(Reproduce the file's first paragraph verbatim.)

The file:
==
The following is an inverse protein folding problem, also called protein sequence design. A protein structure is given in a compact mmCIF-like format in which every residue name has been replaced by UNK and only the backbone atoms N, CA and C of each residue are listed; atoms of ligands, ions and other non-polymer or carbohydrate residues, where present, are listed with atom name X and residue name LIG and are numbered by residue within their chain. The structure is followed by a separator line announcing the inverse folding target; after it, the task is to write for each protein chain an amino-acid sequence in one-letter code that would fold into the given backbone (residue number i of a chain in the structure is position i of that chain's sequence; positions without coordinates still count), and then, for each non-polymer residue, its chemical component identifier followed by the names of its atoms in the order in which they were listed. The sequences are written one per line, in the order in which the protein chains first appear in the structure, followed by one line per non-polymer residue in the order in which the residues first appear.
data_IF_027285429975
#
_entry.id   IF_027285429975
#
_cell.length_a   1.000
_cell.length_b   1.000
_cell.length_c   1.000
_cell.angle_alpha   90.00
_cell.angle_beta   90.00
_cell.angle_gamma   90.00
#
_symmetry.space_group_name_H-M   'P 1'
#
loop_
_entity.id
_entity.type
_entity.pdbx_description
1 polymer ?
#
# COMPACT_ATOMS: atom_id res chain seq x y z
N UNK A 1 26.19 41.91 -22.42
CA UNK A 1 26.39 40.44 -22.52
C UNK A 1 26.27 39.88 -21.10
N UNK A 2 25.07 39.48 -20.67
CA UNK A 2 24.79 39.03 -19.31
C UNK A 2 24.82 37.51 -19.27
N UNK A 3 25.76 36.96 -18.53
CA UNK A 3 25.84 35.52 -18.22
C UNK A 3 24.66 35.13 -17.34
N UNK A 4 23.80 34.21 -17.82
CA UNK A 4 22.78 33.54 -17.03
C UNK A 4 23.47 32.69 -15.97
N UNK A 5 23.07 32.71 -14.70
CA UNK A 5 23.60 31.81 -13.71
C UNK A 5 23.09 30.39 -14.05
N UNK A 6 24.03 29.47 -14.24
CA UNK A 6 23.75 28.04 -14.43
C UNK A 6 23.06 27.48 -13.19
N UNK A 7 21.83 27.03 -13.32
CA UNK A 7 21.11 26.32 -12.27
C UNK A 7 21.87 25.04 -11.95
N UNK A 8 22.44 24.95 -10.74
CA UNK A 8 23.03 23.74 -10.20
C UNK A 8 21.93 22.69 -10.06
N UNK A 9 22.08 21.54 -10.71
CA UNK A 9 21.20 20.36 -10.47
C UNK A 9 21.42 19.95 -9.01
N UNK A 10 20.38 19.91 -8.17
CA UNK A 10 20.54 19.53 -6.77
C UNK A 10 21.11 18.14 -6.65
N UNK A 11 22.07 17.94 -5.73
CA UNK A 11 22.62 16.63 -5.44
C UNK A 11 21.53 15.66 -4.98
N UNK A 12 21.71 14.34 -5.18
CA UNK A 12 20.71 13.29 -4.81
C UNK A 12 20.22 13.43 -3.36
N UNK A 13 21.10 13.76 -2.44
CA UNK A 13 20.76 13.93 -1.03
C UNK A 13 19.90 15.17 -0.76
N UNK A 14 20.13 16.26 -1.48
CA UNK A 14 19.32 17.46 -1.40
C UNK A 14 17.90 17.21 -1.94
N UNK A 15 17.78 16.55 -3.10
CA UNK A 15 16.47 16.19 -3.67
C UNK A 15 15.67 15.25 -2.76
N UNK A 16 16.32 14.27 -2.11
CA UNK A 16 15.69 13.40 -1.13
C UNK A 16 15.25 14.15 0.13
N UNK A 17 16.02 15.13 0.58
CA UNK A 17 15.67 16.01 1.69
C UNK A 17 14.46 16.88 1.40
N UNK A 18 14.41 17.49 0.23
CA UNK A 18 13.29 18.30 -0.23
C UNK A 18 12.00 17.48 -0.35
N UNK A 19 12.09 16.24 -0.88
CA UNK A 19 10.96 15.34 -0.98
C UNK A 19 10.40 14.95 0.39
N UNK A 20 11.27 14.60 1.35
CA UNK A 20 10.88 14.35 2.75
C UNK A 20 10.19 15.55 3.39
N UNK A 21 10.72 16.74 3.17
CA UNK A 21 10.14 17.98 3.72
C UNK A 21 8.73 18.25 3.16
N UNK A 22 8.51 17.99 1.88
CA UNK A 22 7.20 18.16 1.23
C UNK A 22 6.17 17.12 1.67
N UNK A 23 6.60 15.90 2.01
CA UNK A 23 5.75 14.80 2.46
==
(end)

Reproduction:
The following is an inverse protein folding problem, also called protein sequence design. A protein structure is given in a compact mmCIF-like format in which every residue name has been replaced by UNK and only the backbone atoms N, CA and C of each residue are listed; atoms of ligands, ions and other non-polymer or carbohydrate residues, where present, are listed with atom name X and residue name LIG and are numbered by residue within their chain. The structure is followed by a separator line announcing the inverse folding target; after it, the task is to write for each protein chain an amino-acid sequence in one-letter code that would fold into the given backbone (residue number i of a chain in the structure is position i of that chain's sequence; positions without coordinates still count), and then, for each non-polymer residue, its chemical component identifier followed by the names of its atoms in the order in which they were listed. The sequences are written one per line, in the order in which the protein chains first appear in the structure, followed by one line per non-polymer residue in the order in which the residues first appear.